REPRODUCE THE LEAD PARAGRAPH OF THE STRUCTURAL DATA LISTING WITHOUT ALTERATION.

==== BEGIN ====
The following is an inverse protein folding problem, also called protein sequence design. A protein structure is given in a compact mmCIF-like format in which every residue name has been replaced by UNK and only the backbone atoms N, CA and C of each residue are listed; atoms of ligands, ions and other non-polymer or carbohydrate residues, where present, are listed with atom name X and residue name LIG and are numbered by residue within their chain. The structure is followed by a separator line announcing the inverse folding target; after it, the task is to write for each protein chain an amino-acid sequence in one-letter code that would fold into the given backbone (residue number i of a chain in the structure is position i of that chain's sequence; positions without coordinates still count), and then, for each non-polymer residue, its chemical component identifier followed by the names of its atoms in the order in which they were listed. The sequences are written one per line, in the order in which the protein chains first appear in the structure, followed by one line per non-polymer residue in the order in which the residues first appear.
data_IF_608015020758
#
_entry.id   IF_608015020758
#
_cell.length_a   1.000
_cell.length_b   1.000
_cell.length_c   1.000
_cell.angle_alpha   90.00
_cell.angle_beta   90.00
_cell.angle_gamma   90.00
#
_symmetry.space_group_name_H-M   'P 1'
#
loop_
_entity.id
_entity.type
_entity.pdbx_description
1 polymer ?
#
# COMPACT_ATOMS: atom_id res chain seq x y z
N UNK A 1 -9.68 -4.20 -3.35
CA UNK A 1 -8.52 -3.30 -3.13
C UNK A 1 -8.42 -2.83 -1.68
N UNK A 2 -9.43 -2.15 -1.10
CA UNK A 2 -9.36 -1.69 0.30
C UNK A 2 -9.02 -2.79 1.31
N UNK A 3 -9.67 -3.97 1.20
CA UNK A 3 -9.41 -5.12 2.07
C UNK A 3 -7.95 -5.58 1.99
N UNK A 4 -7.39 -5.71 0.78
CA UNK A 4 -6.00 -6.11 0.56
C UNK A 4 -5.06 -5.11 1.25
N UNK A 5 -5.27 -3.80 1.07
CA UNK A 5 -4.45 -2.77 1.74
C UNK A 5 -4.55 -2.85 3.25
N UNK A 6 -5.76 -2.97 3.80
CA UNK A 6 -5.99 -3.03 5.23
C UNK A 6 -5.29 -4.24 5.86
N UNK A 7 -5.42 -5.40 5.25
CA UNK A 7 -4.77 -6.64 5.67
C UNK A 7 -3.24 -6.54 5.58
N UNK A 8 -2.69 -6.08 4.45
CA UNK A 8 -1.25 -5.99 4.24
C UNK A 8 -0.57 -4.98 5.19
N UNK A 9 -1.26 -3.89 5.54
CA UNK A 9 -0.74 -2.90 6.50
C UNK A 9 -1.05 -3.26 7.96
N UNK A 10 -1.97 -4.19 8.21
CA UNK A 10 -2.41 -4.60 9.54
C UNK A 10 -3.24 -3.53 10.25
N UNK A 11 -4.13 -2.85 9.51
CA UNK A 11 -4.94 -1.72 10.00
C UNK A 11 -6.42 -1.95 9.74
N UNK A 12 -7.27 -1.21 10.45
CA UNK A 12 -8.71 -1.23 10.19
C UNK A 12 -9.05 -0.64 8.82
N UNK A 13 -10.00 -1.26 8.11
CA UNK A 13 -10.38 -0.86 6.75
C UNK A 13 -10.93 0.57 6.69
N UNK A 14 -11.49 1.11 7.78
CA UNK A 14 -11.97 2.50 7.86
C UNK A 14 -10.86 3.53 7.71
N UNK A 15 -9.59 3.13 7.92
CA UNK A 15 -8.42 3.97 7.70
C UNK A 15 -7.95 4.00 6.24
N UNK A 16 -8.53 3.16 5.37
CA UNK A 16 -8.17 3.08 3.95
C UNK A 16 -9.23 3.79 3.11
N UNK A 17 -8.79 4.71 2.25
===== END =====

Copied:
The following is an inverse protein folding problem, also called protein sequence design. A protein structure is given in a compact mmCIF-like format in which every residue name has been replaced by UNK and only the backbone atoms N, CA and C of each residue are listed; atoms of ligands, ions and other non-polymer or carbohydrate residues, where present, are listed with atom name X and residue name LIG and are numbered by residue within their chain. The structure is followed by a separator line announcing the inverse folding target; after it, the task is to write for each protein chain an amino-acid sequence in one-letter code that would fold into the given backbone (residue number i of a chain in the structure is position i of that chain's sequence; positions without coordinates still count), and then, for each non-polymer residue, its chemical component identifier followed by the names of its atoms in the order in which they were listed. The sequences are written one per line, in the order in which the protein chains first appear in the structure, followed by one line per non-polymer residue in the order in which the residues first appear.